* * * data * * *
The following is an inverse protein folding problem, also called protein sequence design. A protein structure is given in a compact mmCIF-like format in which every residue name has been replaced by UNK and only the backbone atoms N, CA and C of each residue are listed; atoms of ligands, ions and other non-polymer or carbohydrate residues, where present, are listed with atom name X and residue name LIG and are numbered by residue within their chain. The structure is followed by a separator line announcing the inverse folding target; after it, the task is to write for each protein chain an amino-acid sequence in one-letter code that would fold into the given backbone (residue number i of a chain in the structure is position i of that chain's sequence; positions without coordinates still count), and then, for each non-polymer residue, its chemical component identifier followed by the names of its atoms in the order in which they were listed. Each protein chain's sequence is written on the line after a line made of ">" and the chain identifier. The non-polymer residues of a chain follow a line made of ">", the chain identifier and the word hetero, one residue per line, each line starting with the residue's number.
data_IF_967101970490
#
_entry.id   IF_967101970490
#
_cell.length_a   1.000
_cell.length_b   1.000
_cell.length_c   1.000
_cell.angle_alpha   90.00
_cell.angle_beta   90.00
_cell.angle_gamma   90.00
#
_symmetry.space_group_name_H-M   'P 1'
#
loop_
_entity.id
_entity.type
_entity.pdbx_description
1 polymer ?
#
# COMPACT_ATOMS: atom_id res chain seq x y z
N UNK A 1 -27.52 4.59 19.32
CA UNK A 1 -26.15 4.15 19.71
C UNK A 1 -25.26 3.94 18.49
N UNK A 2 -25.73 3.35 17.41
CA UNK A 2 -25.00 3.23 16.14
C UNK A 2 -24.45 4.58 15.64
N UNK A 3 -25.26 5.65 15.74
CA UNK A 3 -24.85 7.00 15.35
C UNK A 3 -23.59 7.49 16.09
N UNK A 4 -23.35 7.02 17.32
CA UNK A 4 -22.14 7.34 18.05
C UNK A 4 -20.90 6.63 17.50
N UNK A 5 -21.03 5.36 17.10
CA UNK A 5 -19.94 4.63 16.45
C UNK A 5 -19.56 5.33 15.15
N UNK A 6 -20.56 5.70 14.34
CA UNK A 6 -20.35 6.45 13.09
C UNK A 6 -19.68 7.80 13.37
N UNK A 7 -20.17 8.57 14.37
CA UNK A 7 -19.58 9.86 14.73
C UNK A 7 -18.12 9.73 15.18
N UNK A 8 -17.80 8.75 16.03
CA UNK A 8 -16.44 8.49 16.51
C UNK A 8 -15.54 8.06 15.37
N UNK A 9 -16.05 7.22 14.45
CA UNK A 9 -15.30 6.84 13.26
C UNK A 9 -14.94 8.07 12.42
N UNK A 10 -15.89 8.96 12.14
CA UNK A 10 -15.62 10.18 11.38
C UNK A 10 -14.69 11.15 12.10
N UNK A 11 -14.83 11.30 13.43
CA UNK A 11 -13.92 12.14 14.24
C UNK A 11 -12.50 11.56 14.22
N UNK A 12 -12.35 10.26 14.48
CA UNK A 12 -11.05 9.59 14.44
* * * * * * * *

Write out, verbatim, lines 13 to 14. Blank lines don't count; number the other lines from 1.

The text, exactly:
_symmetry.space_group_name_H-M   'P 1'
#